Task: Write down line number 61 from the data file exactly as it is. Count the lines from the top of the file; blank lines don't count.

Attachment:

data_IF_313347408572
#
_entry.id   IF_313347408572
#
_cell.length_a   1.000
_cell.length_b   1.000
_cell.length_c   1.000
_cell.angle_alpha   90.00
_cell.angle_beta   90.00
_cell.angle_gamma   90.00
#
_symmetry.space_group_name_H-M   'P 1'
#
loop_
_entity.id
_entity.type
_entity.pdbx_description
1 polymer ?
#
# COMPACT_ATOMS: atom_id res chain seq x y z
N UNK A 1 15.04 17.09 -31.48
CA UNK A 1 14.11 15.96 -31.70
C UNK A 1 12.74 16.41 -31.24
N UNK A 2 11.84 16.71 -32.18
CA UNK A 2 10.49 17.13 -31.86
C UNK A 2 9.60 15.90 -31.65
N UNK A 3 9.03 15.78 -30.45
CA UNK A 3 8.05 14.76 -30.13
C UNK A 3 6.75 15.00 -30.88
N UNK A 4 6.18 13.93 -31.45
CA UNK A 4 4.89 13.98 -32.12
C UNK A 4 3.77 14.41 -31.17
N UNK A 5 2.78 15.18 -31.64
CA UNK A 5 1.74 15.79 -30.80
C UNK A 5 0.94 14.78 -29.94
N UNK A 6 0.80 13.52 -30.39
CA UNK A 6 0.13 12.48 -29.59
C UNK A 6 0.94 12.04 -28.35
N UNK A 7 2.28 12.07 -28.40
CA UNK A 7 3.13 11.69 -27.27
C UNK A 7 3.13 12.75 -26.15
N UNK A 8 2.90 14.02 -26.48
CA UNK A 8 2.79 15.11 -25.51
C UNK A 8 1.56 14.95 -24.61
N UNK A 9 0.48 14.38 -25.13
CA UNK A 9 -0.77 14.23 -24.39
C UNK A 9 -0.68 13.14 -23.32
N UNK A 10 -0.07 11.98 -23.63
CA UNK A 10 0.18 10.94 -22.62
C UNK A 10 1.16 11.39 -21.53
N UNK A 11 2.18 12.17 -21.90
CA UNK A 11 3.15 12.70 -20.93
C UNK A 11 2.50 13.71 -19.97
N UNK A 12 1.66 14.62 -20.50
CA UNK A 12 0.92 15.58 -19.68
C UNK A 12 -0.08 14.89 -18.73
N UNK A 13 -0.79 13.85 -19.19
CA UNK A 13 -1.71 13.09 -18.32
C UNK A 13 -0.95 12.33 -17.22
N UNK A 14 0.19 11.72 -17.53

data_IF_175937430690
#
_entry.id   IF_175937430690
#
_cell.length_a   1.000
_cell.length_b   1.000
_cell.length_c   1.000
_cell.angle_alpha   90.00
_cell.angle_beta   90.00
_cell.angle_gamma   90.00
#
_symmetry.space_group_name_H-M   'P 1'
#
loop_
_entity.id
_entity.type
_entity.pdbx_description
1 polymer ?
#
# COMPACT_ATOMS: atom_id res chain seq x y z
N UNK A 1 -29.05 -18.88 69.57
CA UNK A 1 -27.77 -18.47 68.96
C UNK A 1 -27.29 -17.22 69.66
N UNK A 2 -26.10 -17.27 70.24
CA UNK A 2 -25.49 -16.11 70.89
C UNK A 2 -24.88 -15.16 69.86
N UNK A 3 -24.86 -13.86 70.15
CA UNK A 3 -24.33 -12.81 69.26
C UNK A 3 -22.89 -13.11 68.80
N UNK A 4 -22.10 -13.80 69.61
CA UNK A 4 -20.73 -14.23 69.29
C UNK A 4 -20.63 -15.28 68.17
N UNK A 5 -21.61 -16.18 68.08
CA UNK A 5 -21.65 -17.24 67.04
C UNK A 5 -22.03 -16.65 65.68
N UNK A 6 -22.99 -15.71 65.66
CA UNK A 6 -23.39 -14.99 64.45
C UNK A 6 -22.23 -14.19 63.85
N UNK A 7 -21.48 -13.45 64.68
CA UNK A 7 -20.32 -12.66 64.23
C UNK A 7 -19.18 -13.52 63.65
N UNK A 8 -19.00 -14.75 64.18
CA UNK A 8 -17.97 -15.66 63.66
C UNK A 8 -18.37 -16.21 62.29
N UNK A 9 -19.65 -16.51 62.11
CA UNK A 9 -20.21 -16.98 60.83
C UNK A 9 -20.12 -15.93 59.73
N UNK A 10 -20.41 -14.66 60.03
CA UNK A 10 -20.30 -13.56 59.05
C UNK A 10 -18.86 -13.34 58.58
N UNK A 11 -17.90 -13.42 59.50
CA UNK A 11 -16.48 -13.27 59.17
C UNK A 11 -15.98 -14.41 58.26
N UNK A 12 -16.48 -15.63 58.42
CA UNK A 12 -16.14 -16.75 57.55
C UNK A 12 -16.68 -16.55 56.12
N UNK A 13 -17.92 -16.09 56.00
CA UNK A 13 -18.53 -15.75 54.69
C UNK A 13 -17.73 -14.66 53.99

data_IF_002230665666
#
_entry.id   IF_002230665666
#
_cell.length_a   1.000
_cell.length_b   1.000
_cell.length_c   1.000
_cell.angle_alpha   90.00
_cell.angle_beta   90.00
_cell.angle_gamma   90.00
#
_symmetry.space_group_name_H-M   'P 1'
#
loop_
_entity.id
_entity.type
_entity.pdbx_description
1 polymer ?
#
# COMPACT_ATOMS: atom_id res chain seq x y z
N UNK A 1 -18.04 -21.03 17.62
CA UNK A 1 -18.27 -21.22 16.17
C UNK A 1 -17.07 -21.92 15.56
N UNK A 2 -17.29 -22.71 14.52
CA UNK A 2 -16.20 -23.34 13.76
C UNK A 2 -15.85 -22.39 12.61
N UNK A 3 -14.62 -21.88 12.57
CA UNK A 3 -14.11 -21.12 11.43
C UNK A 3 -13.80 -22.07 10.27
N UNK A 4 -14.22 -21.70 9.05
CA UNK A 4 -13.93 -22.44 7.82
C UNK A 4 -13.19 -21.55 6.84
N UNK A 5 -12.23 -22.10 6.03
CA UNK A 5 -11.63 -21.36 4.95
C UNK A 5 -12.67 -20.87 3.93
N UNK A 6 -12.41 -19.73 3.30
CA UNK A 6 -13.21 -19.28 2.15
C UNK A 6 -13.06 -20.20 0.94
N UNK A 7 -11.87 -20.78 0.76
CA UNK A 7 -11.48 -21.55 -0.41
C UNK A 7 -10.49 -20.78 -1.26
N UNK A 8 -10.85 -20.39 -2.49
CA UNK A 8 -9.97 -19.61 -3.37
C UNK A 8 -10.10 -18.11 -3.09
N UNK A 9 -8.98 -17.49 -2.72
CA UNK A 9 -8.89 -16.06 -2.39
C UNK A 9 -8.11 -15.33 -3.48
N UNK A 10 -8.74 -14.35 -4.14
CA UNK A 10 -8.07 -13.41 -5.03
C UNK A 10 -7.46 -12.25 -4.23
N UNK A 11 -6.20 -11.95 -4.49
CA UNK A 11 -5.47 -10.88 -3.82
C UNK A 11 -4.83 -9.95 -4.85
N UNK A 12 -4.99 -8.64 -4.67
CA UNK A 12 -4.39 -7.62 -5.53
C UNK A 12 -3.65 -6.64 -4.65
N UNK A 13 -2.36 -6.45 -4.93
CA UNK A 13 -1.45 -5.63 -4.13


data_IF_175937430690